Avoid a malpractice claim with QDROs gone wrong, and shield yourself against liability threats. Here is how to stay clear of trouble.
By Timothy C. Voit, QDRO Expert and Financial Analyst
With so many financial professionals and attorneys getting into the QDRO business, there are issues you should be aware of as a family lawyer. Here is a list of problem areas to help you avoid an unintended malpractice claim.
Not Having the QDRO, or like order, prepared and entered at the time of divorce. It is vital to have a QDRO prepared and entered for when the final divorce judgment is entered. In one example, the pension plan participant died one month later in a motorcycle accident, and the former wife lost her share of the monthly pension benefit because the QDRO did not exist.
Failure to provide pre-retirement survivor benefits can be detrimental. If your QDRO preparer fails to mention pre-retirement survivor benefits, be prepared to address the issue in the settlement agreement or divorce judgment. Make it clear the intent of the parties is for the former spouse to receive their awarded share, even if the plan participant spouse predeceases them before or after retirement, through a survivor benefit. Awarding a separate interest (private sector) doesn’t guarantee the benefit to the former spouse if pre-retirement survivor benefits are not included.
Awarding 50% of the marital portion of a 401(k) or like plan & placing the burden on the alternate payee to figure out the marital portion. A plan cannot compute a marital portion of a 401(k) because the account fluctuates in value daily and the company may have changed plan administrators or may not have records going back to the date of marriage. Do not put the burden of calculating the marital portion on the alternate payee spouse, but on the plan participant to have the premarital portion excluded.
Disregard for loans, which adversely affects a former spouse’s share. Every attorney should pay careful attention to loans in a 401(k) and whether they were intended for marital use or considered non-marital. State plainly in the settlement agreement whether the former spouse’s share will be reduced by a specific amount or not adversely affected.
Relying on a 401(k) distribution to pay off debt when the plan does not make an immediate lump-sum distribution. This is dangerous, but in today’s economy, a practical approach to take if one party is sitting on a large (illiquid) 401(k) balance. Consult the plan first to determine when a distribution can be made – monthly, quarterly, etc.
Using a model QDRO that’s not consistent with the domestic relations laws of the State you’re in. Attorneys often think QDROs are easy and all they need is a model QDRO. If the company you’re dividing the plan for is located outside of your state, it’s likely the model QDRO is more consistent with the domestic relations law of the state in which the company is located, not the one you’re in.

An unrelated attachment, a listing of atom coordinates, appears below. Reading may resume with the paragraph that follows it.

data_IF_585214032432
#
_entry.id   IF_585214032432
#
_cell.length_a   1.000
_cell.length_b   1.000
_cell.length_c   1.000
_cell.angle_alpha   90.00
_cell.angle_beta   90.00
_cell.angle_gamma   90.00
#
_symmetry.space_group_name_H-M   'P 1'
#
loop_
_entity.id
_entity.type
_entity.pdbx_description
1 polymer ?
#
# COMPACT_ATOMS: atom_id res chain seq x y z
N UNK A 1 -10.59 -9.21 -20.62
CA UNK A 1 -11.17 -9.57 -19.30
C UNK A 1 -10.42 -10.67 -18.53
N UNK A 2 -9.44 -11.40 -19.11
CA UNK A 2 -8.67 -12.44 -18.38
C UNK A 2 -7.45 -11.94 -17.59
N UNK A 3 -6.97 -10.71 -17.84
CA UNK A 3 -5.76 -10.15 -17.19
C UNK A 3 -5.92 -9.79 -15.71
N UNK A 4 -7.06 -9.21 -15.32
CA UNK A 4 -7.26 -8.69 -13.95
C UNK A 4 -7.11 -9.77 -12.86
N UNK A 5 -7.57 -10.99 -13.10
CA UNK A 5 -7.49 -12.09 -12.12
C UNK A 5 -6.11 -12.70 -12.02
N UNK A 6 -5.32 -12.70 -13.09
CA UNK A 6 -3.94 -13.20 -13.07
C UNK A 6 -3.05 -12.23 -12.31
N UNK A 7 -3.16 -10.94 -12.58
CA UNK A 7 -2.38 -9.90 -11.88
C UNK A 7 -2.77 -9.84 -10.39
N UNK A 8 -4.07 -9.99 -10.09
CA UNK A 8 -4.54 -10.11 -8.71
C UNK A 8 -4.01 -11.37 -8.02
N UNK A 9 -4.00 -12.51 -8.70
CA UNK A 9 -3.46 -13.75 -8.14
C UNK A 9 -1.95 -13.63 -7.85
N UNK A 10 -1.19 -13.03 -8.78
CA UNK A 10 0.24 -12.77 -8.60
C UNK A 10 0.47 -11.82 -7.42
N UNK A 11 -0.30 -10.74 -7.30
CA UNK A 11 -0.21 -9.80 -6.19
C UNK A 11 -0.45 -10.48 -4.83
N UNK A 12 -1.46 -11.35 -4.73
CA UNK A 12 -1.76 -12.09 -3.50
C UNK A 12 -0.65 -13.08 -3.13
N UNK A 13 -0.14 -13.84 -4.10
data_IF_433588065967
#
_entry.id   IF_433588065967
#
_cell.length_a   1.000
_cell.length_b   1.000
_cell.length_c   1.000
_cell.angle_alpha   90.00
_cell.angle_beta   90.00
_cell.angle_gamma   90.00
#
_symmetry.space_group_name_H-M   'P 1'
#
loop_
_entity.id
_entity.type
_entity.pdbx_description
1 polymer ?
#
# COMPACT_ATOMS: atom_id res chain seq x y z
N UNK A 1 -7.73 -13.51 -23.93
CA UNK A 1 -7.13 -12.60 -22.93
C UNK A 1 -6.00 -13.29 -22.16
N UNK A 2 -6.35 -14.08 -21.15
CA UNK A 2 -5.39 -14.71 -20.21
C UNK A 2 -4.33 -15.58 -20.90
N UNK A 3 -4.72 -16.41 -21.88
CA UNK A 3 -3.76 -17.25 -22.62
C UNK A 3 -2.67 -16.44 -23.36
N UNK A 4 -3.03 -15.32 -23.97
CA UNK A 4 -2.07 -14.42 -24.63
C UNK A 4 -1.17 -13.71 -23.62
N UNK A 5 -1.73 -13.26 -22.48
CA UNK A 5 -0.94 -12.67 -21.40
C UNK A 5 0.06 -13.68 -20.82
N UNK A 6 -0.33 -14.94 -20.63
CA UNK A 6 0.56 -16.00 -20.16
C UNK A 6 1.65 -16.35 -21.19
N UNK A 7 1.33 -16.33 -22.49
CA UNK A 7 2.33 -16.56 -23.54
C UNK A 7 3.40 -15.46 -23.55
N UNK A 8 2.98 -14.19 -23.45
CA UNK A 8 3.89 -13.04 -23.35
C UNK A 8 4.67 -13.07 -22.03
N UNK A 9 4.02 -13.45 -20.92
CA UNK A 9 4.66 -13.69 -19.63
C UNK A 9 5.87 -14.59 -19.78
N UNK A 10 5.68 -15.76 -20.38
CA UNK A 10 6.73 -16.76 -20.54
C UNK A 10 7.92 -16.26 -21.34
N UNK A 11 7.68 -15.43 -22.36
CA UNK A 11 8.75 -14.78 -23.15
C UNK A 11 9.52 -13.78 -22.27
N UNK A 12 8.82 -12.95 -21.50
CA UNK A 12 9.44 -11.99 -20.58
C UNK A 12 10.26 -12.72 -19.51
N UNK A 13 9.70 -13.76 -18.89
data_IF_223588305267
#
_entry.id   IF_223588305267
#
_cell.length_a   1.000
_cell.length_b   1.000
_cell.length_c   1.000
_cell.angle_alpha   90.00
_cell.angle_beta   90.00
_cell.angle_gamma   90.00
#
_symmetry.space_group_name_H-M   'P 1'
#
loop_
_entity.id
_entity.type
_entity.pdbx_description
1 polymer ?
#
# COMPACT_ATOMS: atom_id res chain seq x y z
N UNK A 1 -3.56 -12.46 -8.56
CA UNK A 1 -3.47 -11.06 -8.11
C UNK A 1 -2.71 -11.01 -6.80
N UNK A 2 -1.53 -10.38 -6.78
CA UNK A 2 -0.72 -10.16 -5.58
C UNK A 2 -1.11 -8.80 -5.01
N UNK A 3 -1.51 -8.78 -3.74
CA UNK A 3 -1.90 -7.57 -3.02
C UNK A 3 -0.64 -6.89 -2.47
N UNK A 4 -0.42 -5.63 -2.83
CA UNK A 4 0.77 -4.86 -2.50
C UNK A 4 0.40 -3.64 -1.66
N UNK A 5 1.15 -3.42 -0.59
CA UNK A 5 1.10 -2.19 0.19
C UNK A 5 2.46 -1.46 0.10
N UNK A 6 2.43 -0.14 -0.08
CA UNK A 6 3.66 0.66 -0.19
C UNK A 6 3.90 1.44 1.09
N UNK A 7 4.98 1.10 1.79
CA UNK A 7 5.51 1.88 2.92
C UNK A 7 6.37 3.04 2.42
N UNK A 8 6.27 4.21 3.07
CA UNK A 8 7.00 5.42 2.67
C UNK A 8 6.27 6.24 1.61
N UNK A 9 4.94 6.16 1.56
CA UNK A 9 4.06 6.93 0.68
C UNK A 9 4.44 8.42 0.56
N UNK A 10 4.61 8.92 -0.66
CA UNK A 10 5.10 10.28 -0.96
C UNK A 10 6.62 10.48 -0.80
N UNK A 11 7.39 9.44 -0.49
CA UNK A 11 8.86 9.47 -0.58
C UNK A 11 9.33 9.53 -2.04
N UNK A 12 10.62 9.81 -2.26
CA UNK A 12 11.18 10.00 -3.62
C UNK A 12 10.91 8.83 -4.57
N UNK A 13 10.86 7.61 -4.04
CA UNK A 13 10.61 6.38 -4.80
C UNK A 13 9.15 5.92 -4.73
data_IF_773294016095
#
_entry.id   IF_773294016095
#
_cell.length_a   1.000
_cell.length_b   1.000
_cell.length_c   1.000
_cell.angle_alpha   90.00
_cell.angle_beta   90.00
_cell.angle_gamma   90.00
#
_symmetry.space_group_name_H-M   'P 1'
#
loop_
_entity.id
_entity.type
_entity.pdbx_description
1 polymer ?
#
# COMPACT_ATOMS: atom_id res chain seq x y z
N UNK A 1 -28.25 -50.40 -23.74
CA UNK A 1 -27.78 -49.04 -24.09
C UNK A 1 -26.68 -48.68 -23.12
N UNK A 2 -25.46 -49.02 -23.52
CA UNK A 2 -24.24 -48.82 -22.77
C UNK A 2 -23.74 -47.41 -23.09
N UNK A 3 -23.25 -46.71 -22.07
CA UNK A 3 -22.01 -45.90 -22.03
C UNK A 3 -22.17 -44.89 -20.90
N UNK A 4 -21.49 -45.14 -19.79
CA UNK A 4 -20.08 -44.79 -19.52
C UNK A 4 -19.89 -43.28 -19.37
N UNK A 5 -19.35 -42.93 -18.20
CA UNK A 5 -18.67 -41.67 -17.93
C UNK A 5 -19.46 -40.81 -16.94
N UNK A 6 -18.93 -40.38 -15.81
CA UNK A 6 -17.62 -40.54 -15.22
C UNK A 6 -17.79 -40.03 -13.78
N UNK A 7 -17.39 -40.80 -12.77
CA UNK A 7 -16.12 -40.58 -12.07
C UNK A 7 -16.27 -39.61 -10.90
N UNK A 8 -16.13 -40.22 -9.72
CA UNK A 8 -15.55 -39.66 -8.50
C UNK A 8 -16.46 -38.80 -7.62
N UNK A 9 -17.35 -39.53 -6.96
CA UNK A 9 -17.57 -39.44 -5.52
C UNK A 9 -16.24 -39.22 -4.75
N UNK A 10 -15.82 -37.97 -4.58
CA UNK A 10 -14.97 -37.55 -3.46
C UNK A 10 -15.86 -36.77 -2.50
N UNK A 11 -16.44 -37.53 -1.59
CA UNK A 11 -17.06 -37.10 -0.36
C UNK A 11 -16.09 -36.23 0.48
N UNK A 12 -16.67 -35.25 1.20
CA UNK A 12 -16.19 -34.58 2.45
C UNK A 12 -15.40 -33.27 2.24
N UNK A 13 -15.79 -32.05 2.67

If you retain anything from this article, understand that:
- The terms and conditions of the plan will always prevail over the intent of the courts or the parties.
- Benefits awarded to an alternate payee spouse are derived through the eligibility of the plan participant spouse.
- Using QDROs to collect attorney fees is not allowed, though there are approaches that can be used.
- Using QDROs to collect child support is a big plus. Remember to shift the tax liability to the plan participant.
- Neglecting to address survivor benefits, in the event the plan participant predeceases the alternate payee spouse, is a claim waiting to happen.
Tim Voit is a recognized QDRO expert, financial analyst, and founder of Voit Econometrics Group Inc. He has been retained in QDRO malpractice cases by insurance carriers to fix QDROs or computed damages. Tim is the author of Retirement Benefits & QDROs in Divorce, and Federal Retirement Plans in Divorce – Strategies and Issues. www.vecon.com
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I am an individual not an attorney. I am concerned because my lawyer very wrongly is adamant that I can not keep a portion of the QDRO funds without paying a penalty. I will prepare my own tax return (I am an accountant) so that part is not at issue. However, I am concerned that if he is so negligent in understanding tax laws, the QDRO may not be prepared right. Do I need to worry about paying a penalty because of his negligence?
In response to your inquiry you should review, or have your attorney review, I.R.C. Section 72(t)(2)(c) which exempts distributions from the 10% early withdrawal tax penalty from qualified plans, pursuant to a divorce and pursuant to a QDRO. The exemption does not extend to IRAs, however, unless it is for a first-time home purchase wit an exemption amount up to $10,000. There are also other approaches to taking early distributions without incurring the 10% tax penalty, e.g. substantial and equal payments, age 55 rule, etc., but to answer your question, the 10% is waived if taken directly from a qualified plan pursuant to a QDRO.